She's such a stickler for rules, her annoyance at having to prioritise something else over what she's doing is far outweighed by her enjoyment of making what she knows is a good choice. And with family in #2, Owen gets victimised WAY less.

Everyone's a winner.

3. That Time I Feared A Pinterest Fail But It Turned Out Awesome.

There are various versions of this lesson floating around Pinterest, where someone hurts someone's feelings, and someone else gets a smooth sheet of paper, crumples it up, then smoothes it out and points out that it's never completely smooth again.

There's some kind of "saying sorry doesn't mean it's okay" lesson there, or something.

So, this morning Ellie did THAT THING again, where she goes against everything I tell her a squillion times a day, and moves Theo without an adult present.

In this case, she stood him at his activity table, and then left him to it.

He's not exactly a pro at standing just yet.

Inevitably, he fell. I was out hanging washing, heard him crying, and came running. Ellie admitted what had happened, sighed, threw a "Sorry, Theo" his way, and wandered off. Again.


I sent her to her room - not for time out, but to wait for me. I told her I'd be there to talk to her when I'd sorted Theo out.

Hugged, comforted, and distracted with a small plastic frog, Theo sat in my lap while I talked to Ellie about why I ask her not to move him on her own, what could happen, what DID happen, etc, etc. Sighs, and the occasional bored "Yes, Mummy," were not quite the response I was looking for.

I sent her for a sheet of paper.

At this point, I should mention, I had NO IDEA what I was going to do. The crumpled-up-paper lesson from Pinterest was in the back of my mind, but in that moment I couldn't even remember clearly what that lesson WAS, let alone figure out how I was going to make it relevant to my five year old.

She returned with the paper, and I held it in front of her and talked about how we ask her not to move Theo without us. I talked about what happened this time, and as I spoke I scrunched the paper up into a tight little screwed-up ball right in front of her.

She couldn't look away.

Then, I talked about how she'd said sorry to Theo. I opened out the paper and laid it on the floor in front of us. She stared at it, and watched me smooth my hands over it as I talked about how saying sorry hadn't changed the fact that he'd been hurt.

Her hand slid out, and gently ran over the creased paper in an attempt to help me smooth it.

I reminded her that this was not the first time something like this had happened. I talked about how she might say sorry at the time, but if she goes away with no intention of changing and does it again later, the paper just remains crumpled.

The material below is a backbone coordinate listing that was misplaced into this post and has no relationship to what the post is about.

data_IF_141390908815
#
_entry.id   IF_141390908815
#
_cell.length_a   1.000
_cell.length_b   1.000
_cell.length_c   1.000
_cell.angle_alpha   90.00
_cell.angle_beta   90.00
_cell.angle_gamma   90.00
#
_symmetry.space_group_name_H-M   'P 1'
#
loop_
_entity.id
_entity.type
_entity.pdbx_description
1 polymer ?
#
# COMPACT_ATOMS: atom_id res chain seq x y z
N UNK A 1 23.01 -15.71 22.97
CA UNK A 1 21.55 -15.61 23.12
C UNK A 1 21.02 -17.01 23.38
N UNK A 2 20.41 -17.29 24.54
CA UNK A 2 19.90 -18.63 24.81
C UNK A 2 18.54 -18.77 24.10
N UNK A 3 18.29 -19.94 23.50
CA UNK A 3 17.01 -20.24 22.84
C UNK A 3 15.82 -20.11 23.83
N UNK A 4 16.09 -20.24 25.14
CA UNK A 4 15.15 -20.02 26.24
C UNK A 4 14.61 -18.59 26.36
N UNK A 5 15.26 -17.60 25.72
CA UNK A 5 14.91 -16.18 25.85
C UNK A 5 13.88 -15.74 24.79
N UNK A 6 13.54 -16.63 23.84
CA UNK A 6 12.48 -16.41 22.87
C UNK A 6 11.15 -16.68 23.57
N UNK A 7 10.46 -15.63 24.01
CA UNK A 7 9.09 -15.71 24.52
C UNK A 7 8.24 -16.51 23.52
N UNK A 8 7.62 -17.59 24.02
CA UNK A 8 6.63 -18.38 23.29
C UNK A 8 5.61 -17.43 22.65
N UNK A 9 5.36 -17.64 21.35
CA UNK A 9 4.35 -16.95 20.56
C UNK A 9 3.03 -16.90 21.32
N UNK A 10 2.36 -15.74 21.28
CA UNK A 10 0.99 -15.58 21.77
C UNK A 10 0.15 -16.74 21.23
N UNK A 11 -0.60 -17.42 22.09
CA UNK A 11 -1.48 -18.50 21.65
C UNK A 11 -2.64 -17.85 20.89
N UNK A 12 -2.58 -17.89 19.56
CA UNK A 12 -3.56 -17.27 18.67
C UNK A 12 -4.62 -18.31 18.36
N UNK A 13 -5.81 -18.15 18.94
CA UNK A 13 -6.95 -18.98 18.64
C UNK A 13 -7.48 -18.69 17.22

At this stage, one bit of my Mummy-brain was ringing the "Don't pile on the guilt!!!" alarm. I was still very much winging it. And I was very aware that I did NOT want to be teaching her "If you make a mistake, there's nothing you can do to make it right."

Where was I going with this?

In the next moment, That Thing happened; the Thing that makes me glad I wing things, because it leaves me open to this kind of inspiration. These words were not mine...

"But do you know," I said, "what the Lord does with this piece of paper?"

Ellie shook her head. I picked up the crumpled piece of paper, and threw it over my shoulder. She watched it fall to the floor.

"He throws it away," I said. Ellie looked astonished. "And HE GIVES US A NEW ONE. A nice, fresh, smooth piece of paper, to start again, like it never happened. That's what happens when he forgives us."

Ellie stared.

"So," I said, "we might make mistakes and bad choices sometimes." I picked up the paper and crumpled it again. "And we always say sorry, not because we should, but because we really are sorry and really want the other person to feel better." I opened out the crumpled paper again.

"But the Lord knows when we REALLY MEAN IT. And if we REALLY MEAN IT - that we're sorry, that we want the other person to feel better, that we don't want to do that again..." The paper floated to the carpet of my daughter's bedroom. "He'll always, ALWAYS give us a fresh piece of paper.

"That's what it means to repent, Ellie. And that's how it feels to be forgiven."

She got it.

That piece of scrunched-up paper is stuck up on her wall, right next to her List of Priorities. I walked past her room earlier, and she was standing in there, looking at them and whispering to herself.

Good things, I hope.

There are no easy answers to the Big Girl Attitude thing. But Big Girl Responsibility, Big Girl Priorities, and a regular dose of Big Girl Talks do seem to help. The rest comes down to time, love, and oodles of patience.

I think maybe the Lord feels the same way about us.
Tags: raising little people, thinking a bit deeply